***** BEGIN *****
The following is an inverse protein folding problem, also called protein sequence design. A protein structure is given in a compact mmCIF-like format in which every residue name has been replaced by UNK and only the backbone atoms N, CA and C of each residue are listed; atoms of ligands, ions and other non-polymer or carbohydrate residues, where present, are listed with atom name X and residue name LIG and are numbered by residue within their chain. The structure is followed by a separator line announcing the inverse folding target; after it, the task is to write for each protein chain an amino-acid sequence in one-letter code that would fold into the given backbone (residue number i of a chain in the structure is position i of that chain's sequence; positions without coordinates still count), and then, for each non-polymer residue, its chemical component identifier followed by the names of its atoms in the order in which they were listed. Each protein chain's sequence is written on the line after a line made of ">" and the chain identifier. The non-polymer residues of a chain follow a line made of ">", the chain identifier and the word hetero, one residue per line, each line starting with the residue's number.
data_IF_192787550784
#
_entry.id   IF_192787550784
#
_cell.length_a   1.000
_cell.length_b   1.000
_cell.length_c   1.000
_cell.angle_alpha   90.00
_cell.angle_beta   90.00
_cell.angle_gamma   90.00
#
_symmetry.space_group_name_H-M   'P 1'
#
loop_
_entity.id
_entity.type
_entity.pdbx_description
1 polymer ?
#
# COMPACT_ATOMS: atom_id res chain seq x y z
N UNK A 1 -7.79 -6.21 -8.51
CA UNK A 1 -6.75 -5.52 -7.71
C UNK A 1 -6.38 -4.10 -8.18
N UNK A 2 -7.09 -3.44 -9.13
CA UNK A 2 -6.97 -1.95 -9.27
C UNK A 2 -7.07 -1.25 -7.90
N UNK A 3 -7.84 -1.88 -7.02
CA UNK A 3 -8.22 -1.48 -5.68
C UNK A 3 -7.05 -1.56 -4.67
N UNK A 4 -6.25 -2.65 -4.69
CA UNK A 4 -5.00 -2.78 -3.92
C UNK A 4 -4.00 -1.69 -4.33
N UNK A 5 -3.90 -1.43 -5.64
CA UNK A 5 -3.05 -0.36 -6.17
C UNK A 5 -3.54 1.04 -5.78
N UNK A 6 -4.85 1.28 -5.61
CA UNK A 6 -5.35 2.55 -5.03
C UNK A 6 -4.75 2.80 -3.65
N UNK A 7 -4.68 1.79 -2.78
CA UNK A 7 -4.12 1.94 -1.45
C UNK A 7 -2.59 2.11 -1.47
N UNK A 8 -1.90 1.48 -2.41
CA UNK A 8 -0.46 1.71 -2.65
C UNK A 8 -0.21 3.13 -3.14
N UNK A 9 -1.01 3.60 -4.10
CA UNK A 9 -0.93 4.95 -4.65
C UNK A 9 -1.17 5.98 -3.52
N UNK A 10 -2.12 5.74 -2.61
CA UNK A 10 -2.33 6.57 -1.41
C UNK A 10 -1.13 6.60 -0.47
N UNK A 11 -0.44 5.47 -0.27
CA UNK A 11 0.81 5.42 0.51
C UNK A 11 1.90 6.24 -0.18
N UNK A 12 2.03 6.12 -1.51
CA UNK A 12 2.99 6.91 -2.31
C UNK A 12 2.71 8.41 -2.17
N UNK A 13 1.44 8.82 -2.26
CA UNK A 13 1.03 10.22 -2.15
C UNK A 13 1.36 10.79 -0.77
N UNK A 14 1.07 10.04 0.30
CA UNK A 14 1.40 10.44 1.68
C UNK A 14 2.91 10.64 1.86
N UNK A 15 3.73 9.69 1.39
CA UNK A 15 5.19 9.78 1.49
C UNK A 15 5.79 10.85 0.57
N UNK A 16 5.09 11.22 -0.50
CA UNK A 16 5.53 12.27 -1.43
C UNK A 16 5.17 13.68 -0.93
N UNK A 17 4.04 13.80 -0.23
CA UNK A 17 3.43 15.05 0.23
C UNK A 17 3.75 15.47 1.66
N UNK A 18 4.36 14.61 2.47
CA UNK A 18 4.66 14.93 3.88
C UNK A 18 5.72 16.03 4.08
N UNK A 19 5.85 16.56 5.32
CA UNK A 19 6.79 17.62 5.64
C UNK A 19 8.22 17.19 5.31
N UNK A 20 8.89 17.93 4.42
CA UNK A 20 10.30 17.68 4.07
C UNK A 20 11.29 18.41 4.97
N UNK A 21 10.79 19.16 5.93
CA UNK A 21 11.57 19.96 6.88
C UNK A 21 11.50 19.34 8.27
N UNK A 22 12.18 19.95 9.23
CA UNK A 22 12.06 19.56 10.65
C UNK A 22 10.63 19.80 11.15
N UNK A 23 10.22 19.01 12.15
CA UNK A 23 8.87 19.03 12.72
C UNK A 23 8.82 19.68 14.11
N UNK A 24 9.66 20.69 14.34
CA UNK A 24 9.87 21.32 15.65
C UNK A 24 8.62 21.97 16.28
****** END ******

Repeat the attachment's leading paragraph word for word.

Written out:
The following is an inverse protein folding problem, also called protein sequence design. A protein structure is given in a compact mmCIF-like format in which every residue name has been replaced by UNK and only the backbone atoms N, CA and C of each residue are listed; atoms of ligands, ions and other non-polymer or carbohydrate residues, where present, are listed with atom name X and residue name LIG and are numbered by residue within their chain. The structure is followed by a separator line announcing the inverse folding target; after it, the task is to write for each protein chain an amino-acid sequence in one-letter code that would fold into the given backbone (residue number i of a chain in the structure is position i of that chain's sequence; positions without coordinates still count), and then, for each non-polymer residue, its chemical component identifier followed by the names of its atoms in the order in which they were listed. Each protein chain's sequence is written on the line after a line made of ">" and the chain identifier. The non-polymer residues of a chain follow a line made of ">", the chain identifier and the word hetero, one residue per line, each line starting with the residue's number.